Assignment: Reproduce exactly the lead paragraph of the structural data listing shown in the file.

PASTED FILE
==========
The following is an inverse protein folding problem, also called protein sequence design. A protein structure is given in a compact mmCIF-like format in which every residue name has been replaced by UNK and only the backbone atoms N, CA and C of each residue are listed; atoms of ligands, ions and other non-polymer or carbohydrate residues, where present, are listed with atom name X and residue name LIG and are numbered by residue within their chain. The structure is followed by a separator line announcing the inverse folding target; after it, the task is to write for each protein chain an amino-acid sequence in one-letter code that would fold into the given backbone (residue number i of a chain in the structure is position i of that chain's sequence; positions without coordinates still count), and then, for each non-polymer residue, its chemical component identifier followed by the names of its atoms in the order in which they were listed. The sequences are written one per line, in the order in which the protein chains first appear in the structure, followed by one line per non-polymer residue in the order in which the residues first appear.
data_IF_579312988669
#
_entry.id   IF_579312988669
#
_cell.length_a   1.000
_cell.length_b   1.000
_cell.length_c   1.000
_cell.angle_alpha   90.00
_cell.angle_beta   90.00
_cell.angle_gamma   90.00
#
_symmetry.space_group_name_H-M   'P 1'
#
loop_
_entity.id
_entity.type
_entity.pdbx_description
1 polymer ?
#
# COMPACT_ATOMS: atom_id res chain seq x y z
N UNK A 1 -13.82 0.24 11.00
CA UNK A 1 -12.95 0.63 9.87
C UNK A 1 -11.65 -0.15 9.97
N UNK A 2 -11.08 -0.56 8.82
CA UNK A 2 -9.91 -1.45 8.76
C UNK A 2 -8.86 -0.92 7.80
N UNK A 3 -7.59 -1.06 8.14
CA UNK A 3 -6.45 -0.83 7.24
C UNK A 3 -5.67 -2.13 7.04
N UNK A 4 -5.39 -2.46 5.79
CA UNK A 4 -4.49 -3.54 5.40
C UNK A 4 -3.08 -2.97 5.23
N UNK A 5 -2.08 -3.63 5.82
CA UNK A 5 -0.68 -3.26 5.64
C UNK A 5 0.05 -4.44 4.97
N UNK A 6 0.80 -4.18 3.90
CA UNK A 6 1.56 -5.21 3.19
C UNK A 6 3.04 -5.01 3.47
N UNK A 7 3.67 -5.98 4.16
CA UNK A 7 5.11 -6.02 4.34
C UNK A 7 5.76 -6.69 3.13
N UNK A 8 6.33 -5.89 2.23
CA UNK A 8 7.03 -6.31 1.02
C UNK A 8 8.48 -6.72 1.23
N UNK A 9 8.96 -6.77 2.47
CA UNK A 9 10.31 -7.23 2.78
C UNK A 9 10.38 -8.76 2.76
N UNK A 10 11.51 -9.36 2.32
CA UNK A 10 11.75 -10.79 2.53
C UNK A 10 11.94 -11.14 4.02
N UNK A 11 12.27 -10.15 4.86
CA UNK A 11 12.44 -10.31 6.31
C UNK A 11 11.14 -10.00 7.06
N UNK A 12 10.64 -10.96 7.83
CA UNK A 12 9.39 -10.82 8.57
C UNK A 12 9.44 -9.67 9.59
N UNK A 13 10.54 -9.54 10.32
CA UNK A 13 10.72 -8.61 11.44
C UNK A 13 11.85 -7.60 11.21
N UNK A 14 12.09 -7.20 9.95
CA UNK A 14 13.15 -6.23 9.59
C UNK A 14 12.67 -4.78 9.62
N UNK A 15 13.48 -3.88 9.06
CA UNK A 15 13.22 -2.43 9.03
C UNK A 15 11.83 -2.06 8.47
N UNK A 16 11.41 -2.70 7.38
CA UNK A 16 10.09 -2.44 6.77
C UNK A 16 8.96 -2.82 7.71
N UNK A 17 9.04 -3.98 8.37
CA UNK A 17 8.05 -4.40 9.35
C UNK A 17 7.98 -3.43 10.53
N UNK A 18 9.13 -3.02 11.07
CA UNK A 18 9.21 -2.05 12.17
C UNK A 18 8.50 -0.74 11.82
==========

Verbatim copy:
The following is an inverse protein folding problem, also called protein sequence design. A protein structure is given in a compact mmCIF-like format in which every residue name has been replaced by UNK and only the backbone atoms N, CA and C of each residue are listed; atoms of ligands, ions and other non-polymer or carbohydrate residues, where present, are listed with atom name X and residue name LIG and are numbered by residue within their chain. The structure is followed by a separator line announcing the inverse folding target; after it, the task is to write for each protein chain an amino-acid sequence in one-letter code that would fold into the given backbone (residue number i of a chain in the structure is position i of that chain's sequence; positions without coordinates still count), and then, for each non-polymer residue, its chemical component identifier followed by the names of its atoms in the order in which they were listed. The sequences are written one per line, in the order in which the protein chains first appear in the structure, followed by one line per non-polymer residue in the order in which the residues first appear.